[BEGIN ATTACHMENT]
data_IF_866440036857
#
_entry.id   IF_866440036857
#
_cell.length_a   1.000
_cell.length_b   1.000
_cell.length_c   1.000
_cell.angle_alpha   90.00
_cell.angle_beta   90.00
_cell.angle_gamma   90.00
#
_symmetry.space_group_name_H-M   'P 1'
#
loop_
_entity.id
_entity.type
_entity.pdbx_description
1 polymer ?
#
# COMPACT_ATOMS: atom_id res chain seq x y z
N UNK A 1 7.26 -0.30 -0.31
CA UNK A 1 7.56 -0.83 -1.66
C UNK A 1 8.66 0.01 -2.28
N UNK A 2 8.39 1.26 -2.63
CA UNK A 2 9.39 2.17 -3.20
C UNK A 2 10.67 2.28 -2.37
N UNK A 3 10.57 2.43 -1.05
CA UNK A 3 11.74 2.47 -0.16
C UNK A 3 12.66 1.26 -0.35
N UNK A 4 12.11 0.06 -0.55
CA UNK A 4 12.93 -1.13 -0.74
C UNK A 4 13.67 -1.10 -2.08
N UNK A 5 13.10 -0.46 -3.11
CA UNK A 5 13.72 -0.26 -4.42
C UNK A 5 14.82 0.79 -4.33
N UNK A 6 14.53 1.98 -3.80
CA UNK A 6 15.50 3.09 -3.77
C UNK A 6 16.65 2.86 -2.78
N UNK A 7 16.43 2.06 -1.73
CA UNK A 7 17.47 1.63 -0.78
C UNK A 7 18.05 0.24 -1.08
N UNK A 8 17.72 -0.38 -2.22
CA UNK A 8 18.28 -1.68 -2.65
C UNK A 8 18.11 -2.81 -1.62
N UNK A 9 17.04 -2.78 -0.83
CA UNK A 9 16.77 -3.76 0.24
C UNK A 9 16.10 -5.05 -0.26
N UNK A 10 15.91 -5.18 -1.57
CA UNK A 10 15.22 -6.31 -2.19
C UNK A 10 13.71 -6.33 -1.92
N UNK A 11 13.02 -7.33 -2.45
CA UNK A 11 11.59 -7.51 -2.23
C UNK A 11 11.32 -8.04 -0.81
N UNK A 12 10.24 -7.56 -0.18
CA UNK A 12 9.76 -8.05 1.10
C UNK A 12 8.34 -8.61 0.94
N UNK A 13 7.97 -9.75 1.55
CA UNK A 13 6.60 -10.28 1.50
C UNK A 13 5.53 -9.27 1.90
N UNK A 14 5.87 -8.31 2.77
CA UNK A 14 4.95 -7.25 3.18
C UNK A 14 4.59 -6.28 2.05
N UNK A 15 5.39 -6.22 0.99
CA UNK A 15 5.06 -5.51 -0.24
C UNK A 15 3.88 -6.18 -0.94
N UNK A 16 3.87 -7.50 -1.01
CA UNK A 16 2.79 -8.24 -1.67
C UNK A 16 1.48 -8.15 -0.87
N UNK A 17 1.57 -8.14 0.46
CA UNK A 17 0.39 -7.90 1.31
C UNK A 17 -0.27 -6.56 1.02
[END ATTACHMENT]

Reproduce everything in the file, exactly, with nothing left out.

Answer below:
data_IF_866440036857
#
_entry.id   IF_866440036857
#
_cell.length_a   1.000
_cell.length_b   1.000
_cell.length_c   1.000
_cell.angle_alpha   90.00
_cell.angle_beta   90.00
_cell.angle_gamma   90.00
#
_symmetry.space_group_name_H-M   'P 1'
#
loop_
_entity.id
_entity.type
_entity.pdbx_description
1 polymer ?
#
# COMPACT_ATOMS: atom_id res chain seq x y z
N UNK A 1 7.26 -0.30 -0.31
CA UNK A 1 7.56 -0.83 -1.66
C UNK A 1 8.66 0.01 -2.28
N UNK A 2 8.39 1.26 -2.63
CA UNK A 2 9.39 2.17 -3.20
C UNK A 2 10.67 2.28 -2.37
N UNK A 3 10.57 2.43 -1.05
CA UNK A 3 11.74 2.47 -0.16
C UNK A 3 12.66 1.26 -0.35
N UNK A 4 12.11 0.06 -0.55
CA UNK A 4 12.93 -1.13 -0.74
C UNK A 4 13.67 -1.10 -2.08
N UNK A 5 13.10 -0.46 -3.11
CA UNK A 5 13.72 -0.26 -4.42
C UNK A 5 14.82 0.79 -4.33
N UNK A 6 14.53 1.98 -3.80
CA UNK A 6 15.50 3.09 -3.77
C UNK A 6 16.65 2.86 -2.78
N UNK A 7 16.43 2.06 -1.73
CA UNK A 7 17.47 1.63 -0.78
C UNK A 7 18.05 0.24 -1.08
N UNK A 8 17.72 -0.38 -2.22
CA UNK A 8 18.28 -1.68 -2.65
C UNK A 8 18.11 -2.81 -1.62
N UNK A 9 17.04 -2.78 -0.83
CA UNK A 9 16.77 -3.76 0.24
C UNK A 9 16.10 -5.05 -0.26
N UNK A 10 15.91 -5.18 -1.57
CA UNK A 10 15.22 -6.31 -2.19
C UNK A 10 13.71 -6.33 -1.92
N UNK A 11 13.02 -7.33 -2.45
CA UNK A 11 11.59 -7.51 -2.23
C UNK A 11 11.32 -8.04 -0.81
N UNK A 12 10.24 -7.56 -0.18
CA UNK A 12 9.76 -8.05 1.10
C UNK A 12 8.34 -8.61 0.94
N UNK A 13 7.97 -9.75 1.55
CA UNK A 13 6.60 -10.28 1.50
C UNK A 13 5.53 -9.27 1.90
N UNK A 14 5.87 -8.31 2.77
CA UNK A 14 4.95 -7.25 3.18
C UNK A 14 4.59 -6.28 2.05
N UNK A 15 5.39 -6.22 0.99
CA UNK A 15 5.06 -5.51 -0.24
C UNK A 15 3.88 -6.18 -0.94
N UNK A 16 3.87 -7.50 -1.01
CA UNK A 16 2.79 -8.24 -1.67
C UNK A 16 1.48 -8.15 -0.87
N UNK A 17 1.57 -8.14 0.46
CA UNK A 17 0.39 -7.90 1.31
C UNK A 17 -0.27 -6.56 1.02